About two years ago, I went to an optometry conference hosted by the Public Health Service. I started my career with an PHS residency, and was very close to taking a career position with the government. I ultimately chose to go into the private sector, and bought my own practice in 2002. It has been rewarding in many ways, but I was growing disillusioned with being a business owner, and this conference made me consider going back to working at a government clinic. The wheels started turning, and now I am a month away from selling my practice. Since the buyer has worked for me for the past two years, I am comfortable carrying his business loan as a seller finance.  I will continue to see patients part time in my old office and at a public health clinic (best of both worlds!) on a part time basis. I own our office building, and the buyer will stay in the same space and rent from me. With my husband’s income, my part-time income,  rental income from our residential and commercial properties, and the loan payment from my buyer, we should be doing well barring some unforeseen circumstance. Now that I’ve gone around the world with that introduction, the big question of the hour is should we pay off our mortgage early?

I have continually struggled with a workable budget. I know my husband and I want to be at a point where we can retire in 10-12 years. I just wasn’t sure which steps to take in how to get there. Jake from I Heart Budgets was kind enough to take me on as a Friday Budget Submission, which you can read on his blog. Ultimately, his calculations show that if we stick to our current path, we could be free of all debt, including our mortgages, in about six years. That’s assuming we choose to pay everything off, but is that the best option? When you aren’t sure which path to take, make a list of pros and cons.

Cons of Paying Off the Mortgages

  1. Low Interest Rates-Our primary mortgage is a 3.25% and our residential rental is at 4.25%. The commecial rental will be paid off in two years, so I’m not figuring this one in. One could argue that we should find  investments that would return more interest that what we would be paying off.
  2. Tax Deductions- We would not have the mortgage interest tax deduction if we paid everything off early.

Pros of Paying Off the Mortgages

  1. Money Saved on Interest-If we paid off both properties on the accelerated schedule, we would save over $60,000 in interest. Even if taxes go up, this is much more than our tax deductions would be if we kept the mortgages until their original payoff dates.
  2. My Investments Might Suck-If we tried to invest in stocks or other rentals, we could very well make more than 4.25% in interest, but what if we have another 9/11 and the stock markets crashes, or what if we buy a rental that sits empty or has hidden repair costs? What if we pick stocks that are terrible? It’s all a bit of a gamble.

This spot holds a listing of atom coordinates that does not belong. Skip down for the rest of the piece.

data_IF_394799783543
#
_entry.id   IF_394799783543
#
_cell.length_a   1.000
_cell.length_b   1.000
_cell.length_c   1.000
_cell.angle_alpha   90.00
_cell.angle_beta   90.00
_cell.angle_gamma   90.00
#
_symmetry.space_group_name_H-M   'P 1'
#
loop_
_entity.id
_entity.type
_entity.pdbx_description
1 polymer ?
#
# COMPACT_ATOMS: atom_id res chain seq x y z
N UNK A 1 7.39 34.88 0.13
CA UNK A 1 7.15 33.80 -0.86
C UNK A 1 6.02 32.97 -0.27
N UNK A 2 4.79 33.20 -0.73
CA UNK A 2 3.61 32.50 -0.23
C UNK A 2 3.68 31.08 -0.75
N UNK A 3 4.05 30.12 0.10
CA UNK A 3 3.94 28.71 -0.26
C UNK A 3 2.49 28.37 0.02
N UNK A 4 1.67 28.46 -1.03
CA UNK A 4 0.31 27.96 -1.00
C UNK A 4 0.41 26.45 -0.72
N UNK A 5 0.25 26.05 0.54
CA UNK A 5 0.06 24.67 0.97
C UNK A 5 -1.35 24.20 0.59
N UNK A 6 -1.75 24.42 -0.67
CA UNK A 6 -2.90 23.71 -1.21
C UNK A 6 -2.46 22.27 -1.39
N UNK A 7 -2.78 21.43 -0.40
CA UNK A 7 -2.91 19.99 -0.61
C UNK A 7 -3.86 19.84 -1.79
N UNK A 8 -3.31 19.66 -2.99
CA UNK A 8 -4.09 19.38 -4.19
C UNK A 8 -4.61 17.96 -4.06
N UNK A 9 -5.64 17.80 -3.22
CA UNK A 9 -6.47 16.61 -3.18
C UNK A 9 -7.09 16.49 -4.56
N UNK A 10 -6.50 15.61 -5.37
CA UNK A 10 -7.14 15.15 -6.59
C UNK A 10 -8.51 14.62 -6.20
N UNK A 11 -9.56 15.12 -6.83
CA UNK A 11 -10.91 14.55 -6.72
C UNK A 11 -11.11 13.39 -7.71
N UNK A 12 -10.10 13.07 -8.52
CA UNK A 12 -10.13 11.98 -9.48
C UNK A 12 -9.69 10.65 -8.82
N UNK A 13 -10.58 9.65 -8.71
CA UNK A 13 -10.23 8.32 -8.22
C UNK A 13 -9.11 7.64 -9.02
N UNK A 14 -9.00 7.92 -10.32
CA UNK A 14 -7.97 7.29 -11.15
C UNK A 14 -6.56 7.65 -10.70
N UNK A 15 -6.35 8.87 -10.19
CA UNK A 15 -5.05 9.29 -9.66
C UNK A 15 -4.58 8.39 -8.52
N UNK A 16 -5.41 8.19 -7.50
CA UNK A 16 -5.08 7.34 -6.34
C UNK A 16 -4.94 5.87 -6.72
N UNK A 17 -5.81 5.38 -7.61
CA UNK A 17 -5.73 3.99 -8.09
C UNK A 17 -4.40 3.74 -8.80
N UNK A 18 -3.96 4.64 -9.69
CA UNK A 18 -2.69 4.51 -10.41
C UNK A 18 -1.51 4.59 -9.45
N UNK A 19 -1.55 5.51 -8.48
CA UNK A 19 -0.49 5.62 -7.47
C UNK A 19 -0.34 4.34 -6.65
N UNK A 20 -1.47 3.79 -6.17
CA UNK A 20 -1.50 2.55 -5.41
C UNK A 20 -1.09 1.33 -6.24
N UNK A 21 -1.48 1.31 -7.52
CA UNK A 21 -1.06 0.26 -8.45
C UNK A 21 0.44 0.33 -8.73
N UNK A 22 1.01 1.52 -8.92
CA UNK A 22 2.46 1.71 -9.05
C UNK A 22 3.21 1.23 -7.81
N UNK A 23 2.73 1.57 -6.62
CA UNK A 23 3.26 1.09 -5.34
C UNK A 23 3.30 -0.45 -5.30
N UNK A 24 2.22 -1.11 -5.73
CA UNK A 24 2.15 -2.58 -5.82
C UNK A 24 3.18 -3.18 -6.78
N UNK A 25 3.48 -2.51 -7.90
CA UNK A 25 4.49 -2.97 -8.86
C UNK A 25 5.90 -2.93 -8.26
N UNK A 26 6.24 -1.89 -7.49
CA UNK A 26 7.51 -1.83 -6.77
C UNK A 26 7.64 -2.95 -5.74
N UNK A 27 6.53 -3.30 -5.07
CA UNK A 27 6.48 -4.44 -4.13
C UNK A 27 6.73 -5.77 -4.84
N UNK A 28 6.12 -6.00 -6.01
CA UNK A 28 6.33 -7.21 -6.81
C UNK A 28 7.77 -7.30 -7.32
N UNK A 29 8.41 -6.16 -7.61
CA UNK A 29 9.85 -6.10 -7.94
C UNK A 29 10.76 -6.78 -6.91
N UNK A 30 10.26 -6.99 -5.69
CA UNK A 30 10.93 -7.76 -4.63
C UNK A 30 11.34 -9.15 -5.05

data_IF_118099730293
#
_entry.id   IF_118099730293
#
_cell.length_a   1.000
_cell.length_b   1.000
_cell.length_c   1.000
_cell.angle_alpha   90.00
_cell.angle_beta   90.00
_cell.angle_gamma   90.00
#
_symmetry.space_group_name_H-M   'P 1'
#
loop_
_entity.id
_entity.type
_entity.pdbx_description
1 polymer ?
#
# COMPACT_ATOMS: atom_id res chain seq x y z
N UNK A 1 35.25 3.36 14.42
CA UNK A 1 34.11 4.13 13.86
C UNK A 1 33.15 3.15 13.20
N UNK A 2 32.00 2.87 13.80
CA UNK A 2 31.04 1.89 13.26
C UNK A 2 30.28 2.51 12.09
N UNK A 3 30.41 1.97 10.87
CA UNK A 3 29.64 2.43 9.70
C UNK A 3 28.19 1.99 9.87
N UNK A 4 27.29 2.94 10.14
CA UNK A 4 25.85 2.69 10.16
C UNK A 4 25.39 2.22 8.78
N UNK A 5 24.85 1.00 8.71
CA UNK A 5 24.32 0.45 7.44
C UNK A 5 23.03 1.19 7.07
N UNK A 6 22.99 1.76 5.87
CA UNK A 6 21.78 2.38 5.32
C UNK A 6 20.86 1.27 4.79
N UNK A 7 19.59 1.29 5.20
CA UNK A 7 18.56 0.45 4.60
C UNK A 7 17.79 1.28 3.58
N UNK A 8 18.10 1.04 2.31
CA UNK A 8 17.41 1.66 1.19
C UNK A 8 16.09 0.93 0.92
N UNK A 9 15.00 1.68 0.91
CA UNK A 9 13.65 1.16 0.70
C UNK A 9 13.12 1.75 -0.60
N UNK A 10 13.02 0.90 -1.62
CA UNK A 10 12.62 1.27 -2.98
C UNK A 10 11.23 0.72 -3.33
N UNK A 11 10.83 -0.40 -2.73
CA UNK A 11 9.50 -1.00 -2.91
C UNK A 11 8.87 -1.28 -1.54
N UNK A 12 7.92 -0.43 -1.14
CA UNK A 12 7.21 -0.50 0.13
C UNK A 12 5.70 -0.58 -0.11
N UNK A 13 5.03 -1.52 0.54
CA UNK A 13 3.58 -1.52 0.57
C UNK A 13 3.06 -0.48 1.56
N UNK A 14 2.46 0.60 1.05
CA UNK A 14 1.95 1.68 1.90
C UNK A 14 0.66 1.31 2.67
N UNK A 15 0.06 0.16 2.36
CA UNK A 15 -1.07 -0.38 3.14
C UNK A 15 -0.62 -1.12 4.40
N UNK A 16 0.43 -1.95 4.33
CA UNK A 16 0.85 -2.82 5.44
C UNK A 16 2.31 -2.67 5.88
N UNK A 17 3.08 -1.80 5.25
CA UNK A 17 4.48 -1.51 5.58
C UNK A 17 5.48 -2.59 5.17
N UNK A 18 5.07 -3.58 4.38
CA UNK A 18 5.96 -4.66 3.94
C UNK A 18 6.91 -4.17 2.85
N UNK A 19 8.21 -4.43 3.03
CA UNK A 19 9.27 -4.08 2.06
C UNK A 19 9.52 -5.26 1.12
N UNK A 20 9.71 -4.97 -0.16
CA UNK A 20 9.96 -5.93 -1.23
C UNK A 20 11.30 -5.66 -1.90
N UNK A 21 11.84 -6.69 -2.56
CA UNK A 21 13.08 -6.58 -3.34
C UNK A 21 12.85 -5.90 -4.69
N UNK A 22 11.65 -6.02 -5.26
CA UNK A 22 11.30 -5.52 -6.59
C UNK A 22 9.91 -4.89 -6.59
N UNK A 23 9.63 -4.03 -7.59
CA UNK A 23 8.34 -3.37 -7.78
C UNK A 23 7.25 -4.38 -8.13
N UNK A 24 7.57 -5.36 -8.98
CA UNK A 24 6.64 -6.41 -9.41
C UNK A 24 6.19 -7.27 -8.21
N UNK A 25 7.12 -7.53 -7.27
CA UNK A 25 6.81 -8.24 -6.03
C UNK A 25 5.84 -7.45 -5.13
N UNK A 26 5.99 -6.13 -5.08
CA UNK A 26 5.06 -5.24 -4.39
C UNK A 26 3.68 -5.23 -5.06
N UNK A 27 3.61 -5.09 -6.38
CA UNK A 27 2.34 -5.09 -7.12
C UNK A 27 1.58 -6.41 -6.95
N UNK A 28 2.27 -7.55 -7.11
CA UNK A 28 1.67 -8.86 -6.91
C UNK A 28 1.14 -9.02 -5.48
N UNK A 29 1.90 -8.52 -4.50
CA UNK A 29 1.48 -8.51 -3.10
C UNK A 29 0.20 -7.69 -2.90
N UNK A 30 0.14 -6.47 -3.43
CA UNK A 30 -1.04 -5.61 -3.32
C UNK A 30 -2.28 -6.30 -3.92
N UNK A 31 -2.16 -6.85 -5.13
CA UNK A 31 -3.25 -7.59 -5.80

3. Security-Perhaps this is the biggest reason to pay off our mortgage. We love our house and have no plans of moving, at least until our five year old is out of school.  I have never really though about throwing everything at the mortgage. It seemed like a pipe dream, but the more I think about the idea, the better I like it. No matter what happens, we have our house. With watching my in-laws lose a house they were in for over 30 years, knowing that won’t ever happen is a pretty empowering feeling.
  4. Increase in Passive Income-If we paid off the rental, even if we never raised the rent, our passive income would increase from around $300 per month to about $650 per month.

It seems that I have answered my own question. The Pros list is double the Cons list. I realize there are some other things that will pop up that we will need to add to the budget like doctor and dental visits, school activities that get more expensive as our daughter grows older, and household repairs to name a few, so we could be a little off on the calculations. We might also make more income that projected and pay everything off sooner. (Perhaps my blog will get bought out for a $$$$!)

When my husband and I got married in 2002, we owed about $350,000 on my business and commercial property, around $100,000 in student loans, and $100,000 in mortgage debt, which increased to $215,000 when we built our house. We also were really stupid and took out car loans and got into credit card debt to the tune of over $30,000. Talk about a negative net worth! Buying my business was the smartest financial move I’ve ever made, even though taking on that amount of debt has kept me up many a night. I think selling will be the second smartest. To think that we can be debt free in six years is amazing, and I’m on board for making it happen. Whether it makes sense of not, we are paying off the mortgage early. I hope you stay around to enjoy the ride!

Do you think we should pay off our mortgage? Feel free to disagree. Do you have a plan for financial freedom? Why not?

I also have a guest post today about how people waste money on eye care at Club Thrifty. Be sure to check it out or you might end up on Holly’s naughty list!